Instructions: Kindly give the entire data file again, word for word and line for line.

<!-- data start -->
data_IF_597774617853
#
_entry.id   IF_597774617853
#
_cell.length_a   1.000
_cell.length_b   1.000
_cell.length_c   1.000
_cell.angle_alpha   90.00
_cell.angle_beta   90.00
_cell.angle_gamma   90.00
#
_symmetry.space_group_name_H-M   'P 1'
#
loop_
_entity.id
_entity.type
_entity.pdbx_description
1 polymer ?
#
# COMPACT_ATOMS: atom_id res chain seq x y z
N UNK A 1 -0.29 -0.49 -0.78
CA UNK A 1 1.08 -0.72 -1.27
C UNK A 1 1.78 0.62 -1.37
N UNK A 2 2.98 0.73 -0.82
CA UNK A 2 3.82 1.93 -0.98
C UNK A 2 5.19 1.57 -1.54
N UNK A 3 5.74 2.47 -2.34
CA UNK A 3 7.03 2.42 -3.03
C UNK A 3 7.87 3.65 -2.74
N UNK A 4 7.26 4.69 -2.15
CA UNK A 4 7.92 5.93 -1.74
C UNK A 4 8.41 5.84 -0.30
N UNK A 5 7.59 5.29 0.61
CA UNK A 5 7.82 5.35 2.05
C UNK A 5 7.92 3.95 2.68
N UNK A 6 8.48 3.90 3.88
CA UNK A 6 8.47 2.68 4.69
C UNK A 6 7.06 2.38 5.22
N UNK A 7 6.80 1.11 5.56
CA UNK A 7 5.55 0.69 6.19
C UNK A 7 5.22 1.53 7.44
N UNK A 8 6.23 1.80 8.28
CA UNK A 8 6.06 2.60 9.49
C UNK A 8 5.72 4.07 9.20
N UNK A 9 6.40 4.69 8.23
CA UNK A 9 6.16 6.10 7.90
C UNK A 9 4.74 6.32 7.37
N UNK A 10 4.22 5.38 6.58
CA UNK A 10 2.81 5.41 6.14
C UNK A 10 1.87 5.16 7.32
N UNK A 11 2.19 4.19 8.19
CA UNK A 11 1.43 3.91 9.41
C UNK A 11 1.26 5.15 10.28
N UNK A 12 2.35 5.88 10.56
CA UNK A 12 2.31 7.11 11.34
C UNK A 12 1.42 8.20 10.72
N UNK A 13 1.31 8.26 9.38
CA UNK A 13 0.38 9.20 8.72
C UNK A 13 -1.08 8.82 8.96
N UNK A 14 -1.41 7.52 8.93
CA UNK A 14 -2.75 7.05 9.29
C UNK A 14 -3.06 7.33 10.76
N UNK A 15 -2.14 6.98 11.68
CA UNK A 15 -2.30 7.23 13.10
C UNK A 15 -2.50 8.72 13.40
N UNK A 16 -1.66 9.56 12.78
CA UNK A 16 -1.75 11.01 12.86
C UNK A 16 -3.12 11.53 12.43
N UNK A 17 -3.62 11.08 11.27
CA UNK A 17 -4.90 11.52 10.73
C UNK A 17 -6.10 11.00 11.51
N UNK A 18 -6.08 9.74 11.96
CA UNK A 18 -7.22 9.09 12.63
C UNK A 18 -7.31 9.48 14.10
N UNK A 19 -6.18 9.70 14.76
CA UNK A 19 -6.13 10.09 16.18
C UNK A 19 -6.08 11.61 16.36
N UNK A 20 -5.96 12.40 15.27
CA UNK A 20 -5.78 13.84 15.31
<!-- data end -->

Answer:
data_IF_597774617853
#
_entry.id   IF_597774617853
#
_cell.length_a   1.000
_cell.length_b   1.000
_cell.length_c   1.000
_cell.angle_alpha   90.00
_cell.angle_beta   90.00
_cell.angle_gamma   90.00
#
_symmetry.space_group_name_H-M   'P 1'
#
loop_
_entity.id
_entity.type
_entity.pdbx_description
1 polymer ?
#
# COMPACT_ATOMS: atom_id res chain seq x y z
N UNK A 1 -0.29 -0.49 -0.78
CA UNK A 1 1.08 -0.72 -1.27
C UNK A 1 1.78 0.62 -1.37
N UNK A 2 2.98 0.73 -0.82
CA UNK A 2 3.82 1.93 -0.98
C UNK A 2 5.19 1.57 -1.54
N UNK A 3 5.74 2.47 -2.34
CA UNK A 3 7.03 2.42 -3.03
C UNK A 3 7.87 3.65 -2.74
N UNK A 4 7.26 4.69 -2.15
CA UNK A 4 7.92 5.93 -1.74
C UNK A 4 8.41 5.84 -0.30
N UNK A 5 7.59 5.29 0.61
CA UNK A 5 7.82 5.35 2.05
C UNK A 5 7.92 3.95 2.68
N UNK A 6 8.48 3.90 3.88
CA UNK A 6 8.47 2.68 4.69
C UNK A 6 7.06 2.38 5.22
N UNK A 7 6.80 1.11 5.56
CA UNK A 7 5.55 0.69 6.19
C UNK A 7 5.22 1.53 7.44
N UNK A 8 6.23 1.80 8.28
CA UNK A 8 6.06 2.60 9.49
C UNK A 8 5.72 4.07 9.20
N UNK A 9 6.40 4.69 8.23
CA UNK A 9 6.16 6.10 7.90
C UNK A 9 4.74 6.32 7.37
N UNK A 10 4.22 5.38 6.58
CA UNK A 10 2.81 5.41 6.14
C UNK A 10 1.87 5.16 7.32
N UNK A 11 2.19 4.19 8.19
CA UNK A 11 1.43 3.91 9.41
C UNK A 11 1.26 5.15 10.28
N UNK A 12 2.35 5.88 10.56
CA UNK A 12 2.31 7.11 11.34
C UNK A 12 1.42 8.20 10.72
N UNK A 13 1.31 8.26 9.38
CA UNK A 13 0.38 9.20 8.72
C UNK A 13 -1.08 8.82 8.96
N UNK A 14 -1.41 7.52 8.93
CA UNK A 14 -2.75 7.05 9.29
C UNK A 14 -3.06 7.33 10.76
N UNK A 15 -2.14 6.98 11.68
CA UNK A 15 -2.30 7.23 13.10
C UNK A 15 -2.50 8.72 13.40
N UNK A 16 -1.66 9.56 12.78
CA UNK A 16 -1.75 11.01 12.86
C UNK A 16 -3.12 11.53 12.43
N UNK A 17 -3.62 11.08 11.27
CA UNK A 17 -4.90 11.52 10.73
C UNK A 17 -6.10 11.00 11.51
N UNK A 18 -6.08 9.74 11.96
CA UNK A 18 -7.22 9.09 12.63
C UNK A 18 -7.31 9.48 14.10
N UNK A 19 -6.18 9.70 14.76
CA UNK A 19 -6.13 10.09 16.18
C UNK A 19 -6.08 11.61 16.36
N UNK A 20 -5.96 12.40 15.27
CA UNK A 20 -5.78 13.84 15.31